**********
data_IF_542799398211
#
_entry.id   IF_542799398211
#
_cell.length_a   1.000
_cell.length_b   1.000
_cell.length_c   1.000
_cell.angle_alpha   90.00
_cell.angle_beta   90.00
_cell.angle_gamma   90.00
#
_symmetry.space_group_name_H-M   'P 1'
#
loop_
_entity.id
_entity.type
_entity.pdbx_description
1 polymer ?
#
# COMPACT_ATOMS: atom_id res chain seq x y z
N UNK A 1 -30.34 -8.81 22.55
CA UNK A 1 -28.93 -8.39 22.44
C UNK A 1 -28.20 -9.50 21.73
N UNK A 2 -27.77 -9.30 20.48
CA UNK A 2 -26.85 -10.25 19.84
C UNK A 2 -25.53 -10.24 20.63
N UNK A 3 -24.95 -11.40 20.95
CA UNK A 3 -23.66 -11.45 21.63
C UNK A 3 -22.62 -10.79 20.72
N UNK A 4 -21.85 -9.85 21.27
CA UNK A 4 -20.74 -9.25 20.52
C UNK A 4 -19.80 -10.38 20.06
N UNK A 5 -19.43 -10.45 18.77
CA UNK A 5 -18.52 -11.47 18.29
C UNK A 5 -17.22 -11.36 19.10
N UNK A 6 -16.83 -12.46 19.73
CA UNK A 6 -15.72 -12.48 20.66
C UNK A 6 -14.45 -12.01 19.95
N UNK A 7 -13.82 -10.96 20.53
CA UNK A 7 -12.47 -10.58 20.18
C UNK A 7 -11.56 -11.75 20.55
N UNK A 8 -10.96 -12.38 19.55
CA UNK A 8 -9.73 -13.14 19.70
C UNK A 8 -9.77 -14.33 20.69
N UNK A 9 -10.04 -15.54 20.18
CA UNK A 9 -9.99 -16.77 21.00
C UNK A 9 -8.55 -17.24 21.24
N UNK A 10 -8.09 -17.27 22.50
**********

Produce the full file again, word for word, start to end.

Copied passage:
data_IF_542799398211
#
_entry.id   IF_542799398211
#
_cell.length_a   1.000
_cell.length_b   1.000
_cell.length_c   1.000
_cell.angle_alpha   90.00
_cell.angle_beta   90.00
_cell.angle_gamma   90.00
#
_symmetry.space_group_name_H-M   'P 1'
#
loop_
_entity.id
_entity.type
_entity.pdbx_description
1 polymer ?
#
# COMPACT_ATOMS: atom_id res chain seq x y z
N UNK A 1 -30.34 -8.81 22.55
CA UNK A 1 -28.93 -8.39 22.44
C UNK A 1 -28.20 -9.50 21.73
N UNK A 2 -27.77 -9.30 20.48
CA UNK A 2 -26.85 -10.25 19.84
C UNK A 2 -25.53 -10.24 20.63
N UNK A 3 -24.95 -11.40 20.95
CA UNK A 3 -23.66 -11.45 21.63
C UNK A 3 -22.62 -10.79 20.72
N UNK A 4 -21.85 -9.85 21.27
CA UNK A 4 -20.74 -9.25 20.52
C UNK A 4 -19.80 -10.38 20.06
N UNK A 5 -19.43 -10.45 18.77
CA UNK A 5 -18.52 -11.47 18.29
C UNK A 5 -17.22 -11.36 19.10
N UNK A 6 -16.83 -12.46 19.73
CA UNK A 6 -15.72 -12.48 20.66
C UNK A 6 -14.45 -12.01 19.95
N UNK A 7 -13.82 -10.96 20.53
CA UNK A 7 -12.47 -10.58 20.18
C UNK A 7 -11.56 -11.75 20.55
N UNK A 8 -10.96 -12.38 19.55
CA UNK A 8 -9.73 -13.14 19.70
C UNK A 8 -9.77 -14.33 20.69
N UNK A 9 -10.04 -15.54 20.18
CA UNK A 9 -9.99 -16.77 21.00
C UNK A 9 -8.55 -17.24 21.24
N UNK A 10 -8.09 -17.27 22.50